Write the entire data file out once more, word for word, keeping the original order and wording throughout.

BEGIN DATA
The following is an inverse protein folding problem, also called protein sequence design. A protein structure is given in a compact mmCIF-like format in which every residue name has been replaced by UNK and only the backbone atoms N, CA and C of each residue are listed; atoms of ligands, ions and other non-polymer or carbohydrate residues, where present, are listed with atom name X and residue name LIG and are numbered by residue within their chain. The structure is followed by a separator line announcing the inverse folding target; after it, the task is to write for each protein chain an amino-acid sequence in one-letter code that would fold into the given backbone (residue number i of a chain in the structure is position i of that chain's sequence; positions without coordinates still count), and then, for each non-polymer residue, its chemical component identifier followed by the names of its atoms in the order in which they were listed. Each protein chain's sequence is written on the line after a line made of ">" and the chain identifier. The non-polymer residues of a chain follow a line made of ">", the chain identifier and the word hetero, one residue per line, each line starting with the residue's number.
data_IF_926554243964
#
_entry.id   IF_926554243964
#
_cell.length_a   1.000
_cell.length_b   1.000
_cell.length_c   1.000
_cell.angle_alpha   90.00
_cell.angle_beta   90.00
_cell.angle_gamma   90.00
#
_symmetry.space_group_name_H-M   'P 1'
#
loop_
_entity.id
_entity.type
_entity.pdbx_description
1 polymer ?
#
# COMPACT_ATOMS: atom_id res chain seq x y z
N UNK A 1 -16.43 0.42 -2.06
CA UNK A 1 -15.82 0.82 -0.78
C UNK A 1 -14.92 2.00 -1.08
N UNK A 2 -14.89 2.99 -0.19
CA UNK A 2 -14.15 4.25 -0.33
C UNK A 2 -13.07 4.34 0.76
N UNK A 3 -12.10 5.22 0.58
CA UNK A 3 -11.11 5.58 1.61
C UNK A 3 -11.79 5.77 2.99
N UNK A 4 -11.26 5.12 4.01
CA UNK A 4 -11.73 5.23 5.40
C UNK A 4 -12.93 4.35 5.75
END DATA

The following is an inverse protein folding problem, also called protein sequence design. A protein structure is given in a compact mmCIF-like format in which every residue name has been replaced by UNK and only the backbone atoms N, CA and C of each residue are listed; atoms of ligands, ions and other non-polymer or carbohydrate residues, where present, are listed with atom name X and residue name LIG and are numbered by residue within their chain. The structure is followed by a separator line announcing the inverse folding target; after it, the task is to write for each protein chain an amino-acid sequence in one-letter code that would fold into the given backbone (residue number i of a chain in the structure is position i of that chain's sequence; positions without coordinates still count), and then, for each non-polymer residue, its chemical component identifier followed by the names of its atoms in the order in which they were listed. Each protein chain's sequence is written on the line after a line made of ">" and the chain identifier. The non-polymer residues of a chain follow a line made of ">", the chain identifier and the word hetero, one residue per line, each line starting with the residue's number.
data_IF_926554243964
#
_entry.id   IF_926554243964
#
_cell.length_a   1.000
_cell.length_b   1.000
_cell.length_c   1.000
_cell.angle_alpha   90.00
_cell.angle_beta   90.00
_cell.angle_gamma   90.00
#
_symmetry.space_group_name_H-M   'P 1'
#
loop_
_entity.id
_entity.type
_entity.pdbx_description
1 polymer ?
#
# COMPACT_ATOMS: atom_id res chain seq x y z
N UNK A 1 -16.43 0.42 -2.06
CA UNK A 1 -15.82 0.82 -0.78
C UNK A 1 -14.92 2.00 -1.08
N UNK A 2 -14.89 2.99 -0.19
CA UNK A 2 -14.15 4.25 -0.33
C UNK A 2 -13.07 4.34 0.76
N UNK A 3 -12.10 5.22 0.58
CA UNK A 3 -11.11 5.58 1.61
C UNK A 3 -11.79 5.77 2.99
N UNK A 4 -11.26 5.12 4.01
CA UNK A 4 -11.73 5.23 5.40
C UNK A 4 -12.93 4.35 5.75